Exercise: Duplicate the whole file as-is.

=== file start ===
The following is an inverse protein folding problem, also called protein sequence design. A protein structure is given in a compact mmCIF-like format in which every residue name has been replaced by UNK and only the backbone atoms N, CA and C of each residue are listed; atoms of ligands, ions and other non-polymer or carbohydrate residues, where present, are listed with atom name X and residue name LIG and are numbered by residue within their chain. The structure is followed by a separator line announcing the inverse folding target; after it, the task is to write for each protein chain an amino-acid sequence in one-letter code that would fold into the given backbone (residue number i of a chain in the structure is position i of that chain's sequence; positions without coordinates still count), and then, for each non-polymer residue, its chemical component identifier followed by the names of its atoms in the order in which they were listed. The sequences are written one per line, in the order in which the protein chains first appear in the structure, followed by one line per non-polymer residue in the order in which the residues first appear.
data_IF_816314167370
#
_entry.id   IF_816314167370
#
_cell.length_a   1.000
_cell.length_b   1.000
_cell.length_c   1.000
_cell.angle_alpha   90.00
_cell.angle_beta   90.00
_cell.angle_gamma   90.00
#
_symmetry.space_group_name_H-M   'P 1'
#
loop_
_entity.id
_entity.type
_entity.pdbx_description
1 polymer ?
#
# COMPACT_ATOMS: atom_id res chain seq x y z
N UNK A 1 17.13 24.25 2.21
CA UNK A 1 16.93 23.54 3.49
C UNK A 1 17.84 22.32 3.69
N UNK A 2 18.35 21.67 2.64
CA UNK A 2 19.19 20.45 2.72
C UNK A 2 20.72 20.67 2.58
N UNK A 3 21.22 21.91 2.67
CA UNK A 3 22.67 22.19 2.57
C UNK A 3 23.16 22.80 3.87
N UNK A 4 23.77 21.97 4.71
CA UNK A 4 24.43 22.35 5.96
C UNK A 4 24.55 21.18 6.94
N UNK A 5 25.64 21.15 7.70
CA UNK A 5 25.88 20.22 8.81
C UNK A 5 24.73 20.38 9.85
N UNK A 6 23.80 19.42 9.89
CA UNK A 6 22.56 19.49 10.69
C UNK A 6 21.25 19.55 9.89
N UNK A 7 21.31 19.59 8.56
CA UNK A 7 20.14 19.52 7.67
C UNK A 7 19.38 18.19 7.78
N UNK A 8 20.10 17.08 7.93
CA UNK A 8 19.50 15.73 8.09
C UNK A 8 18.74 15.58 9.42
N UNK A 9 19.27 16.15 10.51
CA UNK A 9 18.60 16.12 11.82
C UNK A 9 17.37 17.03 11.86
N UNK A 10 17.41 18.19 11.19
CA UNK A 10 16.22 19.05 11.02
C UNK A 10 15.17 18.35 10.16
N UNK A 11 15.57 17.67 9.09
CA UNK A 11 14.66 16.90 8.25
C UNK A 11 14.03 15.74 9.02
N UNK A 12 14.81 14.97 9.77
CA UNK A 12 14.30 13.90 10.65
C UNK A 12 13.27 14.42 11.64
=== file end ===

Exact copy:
The following is an inverse protein folding problem, also called protein sequence design. A protein structure is given in a compact mmCIF-like format in which every residue name has been replaced by UNK and only the backbone atoms N, CA and C of each residue are listed; atoms of ligands, ions and other non-polymer or carbohydrate residues, where present, are listed with atom name X and residue name LIG and are numbered by residue within their chain. The structure is followed by a separator line announcing the inverse folding target; after it, the task is to write for each protein chain an amino-acid sequence in one-letter code that would fold into the given backbone (residue number i of a chain in the structure is position i of that chain's sequence; positions without coordinates still count), and then, for each non-polymer residue, its chemical component identifier followed by the names of its atoms in the order in which they were listed. The sequences are written one per line, in the order in which the protein chains first appear in the structure, followed by one line per non-polymer residue in the order in which the residues first appear.
data_IF_816314167370
#
_entry.id   IF_816314167370
#
_cell.length_a   1.000
_cell.length_b   1.000
_cell.length_c   1.000
_cell.angle_alpha   90.00
_cell.angle_beta   90.00
_cell.angle_gamma   90.00
#
_symmetry.space_group_name_H-M   'P 1'
#
loop_
_entity.id
_entity.type
_entity.pdbx_description
1 polymer ?
#
# COMPACT_ATOMS: atom_id res chain seq x y z
N UNK A 1 17.13 24.25 2.21
CA UNK A 1 16.93 23.54 3.49
C UNK A 1 17.84 22.32 3.69
N UNK A 2 18.35 21.67 2.64
CA UNK A 2 19.19 20.45 2.72
C UNK A 2 20.72 20.67 2.58
N UNK A 3 21.22 21.91 2.67
CA UNK A 3 22.67 22.19 2.57
C UNK A 3 23.16 22.80 3.87
N UNK A 4 23.77 21.97 4.71
CA UNK A 4 24.43 22.35 5.96
C UNK A 4 24.55 21.18 6.94
N UNK A 5 25.64 21.15 7.70
CA UNK A 5 25.88 20.22 8.81
C UNK A 5 24.73 20.38 9.85
N UNK A 6 23.80 19.42 9.89
CA UNK A 6 22.56 19.49 10.69
C UNK A 6 21.25 19.55 9.89
N UNK A 7 21.31 19.59 8.56
CA UNK A 7 20.14 19.52 7.67
C UNK A 7 19.38 18.19 7.78
N UNK A 8 20.10 17.08 7.93
CA UNK A 8 19.50 15.73 8.09
C UNK A 8 18.74 15.58 9.42
N UNK A 9 19.27 16.15 10.51
CA UNK A 9 18.60 16.12 11.82
C UNK A 9 17.37 17.03 11.86
N UNK A 10 17.41 18.19 11.19
CA UNK A 10 16.22 19.05 11.02
C UNK A 10 15.17 18.35 10.16
N UNK A 11 15.57 17.67 9.09
CA UNK A 11 14.66 16.90 8.25
C UNK A 11 14.03 15.74 9.02
N UNK A 12 14.81 14.97 9.77
CA UNK A 12 14.30 13.90 10.65
C UNK A 12 13.27 14.42 11.64